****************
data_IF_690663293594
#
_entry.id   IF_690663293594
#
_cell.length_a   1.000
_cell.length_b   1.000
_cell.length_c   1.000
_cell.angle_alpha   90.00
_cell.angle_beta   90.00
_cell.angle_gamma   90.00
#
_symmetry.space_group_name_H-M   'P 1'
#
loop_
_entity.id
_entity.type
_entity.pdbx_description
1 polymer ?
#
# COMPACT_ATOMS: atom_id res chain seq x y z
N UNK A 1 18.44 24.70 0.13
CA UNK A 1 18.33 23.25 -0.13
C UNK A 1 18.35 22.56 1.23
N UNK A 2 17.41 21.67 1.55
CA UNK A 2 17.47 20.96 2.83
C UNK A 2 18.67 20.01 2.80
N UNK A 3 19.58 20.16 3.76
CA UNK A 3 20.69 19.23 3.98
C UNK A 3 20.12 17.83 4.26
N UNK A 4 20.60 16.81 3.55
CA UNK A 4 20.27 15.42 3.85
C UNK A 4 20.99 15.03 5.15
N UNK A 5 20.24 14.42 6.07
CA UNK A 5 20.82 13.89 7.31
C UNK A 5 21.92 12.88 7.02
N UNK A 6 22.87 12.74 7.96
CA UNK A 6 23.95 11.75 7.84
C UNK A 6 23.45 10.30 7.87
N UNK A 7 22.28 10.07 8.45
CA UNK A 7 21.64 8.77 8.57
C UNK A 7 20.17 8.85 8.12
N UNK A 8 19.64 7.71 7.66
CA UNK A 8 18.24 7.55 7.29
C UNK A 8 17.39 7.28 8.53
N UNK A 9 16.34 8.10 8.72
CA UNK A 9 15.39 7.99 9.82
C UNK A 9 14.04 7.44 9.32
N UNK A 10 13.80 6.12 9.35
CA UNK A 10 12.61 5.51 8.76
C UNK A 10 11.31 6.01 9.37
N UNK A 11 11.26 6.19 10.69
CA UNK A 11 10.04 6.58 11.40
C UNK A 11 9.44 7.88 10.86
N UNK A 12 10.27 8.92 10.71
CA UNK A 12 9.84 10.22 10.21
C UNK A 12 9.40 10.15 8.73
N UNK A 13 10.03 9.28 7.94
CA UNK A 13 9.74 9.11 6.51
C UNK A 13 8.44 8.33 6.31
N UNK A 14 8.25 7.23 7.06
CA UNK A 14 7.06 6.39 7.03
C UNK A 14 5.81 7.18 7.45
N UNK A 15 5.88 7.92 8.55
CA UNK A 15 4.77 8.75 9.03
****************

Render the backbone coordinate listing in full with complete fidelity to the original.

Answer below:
data_IF_690663293594
#
_entry.id   IF_690663293594
#
_cell.length_a   1.000
_cell.length_b   1.000
_cell.length_c   1.000
_cell.angle_alpha   90.00
_cell.angle_beta   90.00
_cell.angle_gamma   90.00
#
_symmetry.space_group_name_H-M   'P 1'
#
loop_
_entity.id
_entity.type
_entity.pdbx_description
1 polymer ?
#
# COMPACT_ATOMS: atom_id res chain seq x y z
N UNK A 1 18.44 24.70 0.13
CA UNK A 1 18.33 23.25 -0.13
C UNK A 1 18.35 22.56 1.23
N UNK A 2 17.41 21.67 1.55
CA UNK A 2 17.47 20.96 2.83
C UNK A 2 18.67 20.01 2.80
N UNK A 3 19.58 20.16 3.76
CA UNK A 3 20.69 19.23 3.98
C UNK A 3 20.12 17.83 4.26
N UNK A 4 20.60 16.81 3.55
CA UNK A 4 20.27 15.42 3.85
C UNK A 4 20.99 15.03 5.15
N UNK A 5 20.24 14.42 6.07
CA UNK A 5 20.82 13.89 7.31
C UNK A 5 21.92 12.88 7.02
N UNK A 6 22.87 12.74 7.96
CA UNK A 6 23.95 11.75 7.84
C UNK A 6 23.45 10.30 7.87
N UNK A 7 22.28 10.07 8.45
CA UNK A 7 21.64 8.77 8.57
C UNK A 7 20.17 8.85 8.12
N UNK A 8 19.64 7.71 7.66
CA UNK A 8 18.24 7.55 7.29
C UNK A 8 17.39 7.28 8.53
N UNK A 9 16.34 8.10 8.72
CA UNK A 9 15.39 7.99 9.82
C UNK A 9 14.04 7.44 9.32
N UNK A 10 13.80 6.12 9.35
CA UNK A 10 12.61 5.51 8.76
C UNK A 10 11.31 6.01 9.37
N UNK A 11 11.26 6.19 10.69
CA UNK A 11 10.04 6.58 11.40
C UNK A 11 9.44 7.88 10.86
N UNK A 12 10.27 8.92 10.71
CA UNK A 12 9.84 10.22 10.21
C UNK A 12 9.40 10.15 8.73
N UNK A 13 10.03 9.28 7.94
CA UNK A 13 9.74 9.11 6.51
C UNK A 13 8.44 8.33 6.31
N UNK A 14 8.25 7.23 7.06
CA UNK A 14 7.06 6.39 7.03
C UNK A 14 5.81 7.18 7.45
N UNK A 15 5.88 7.92 8.55
CA UNK A 15 4.77 8.75 9.03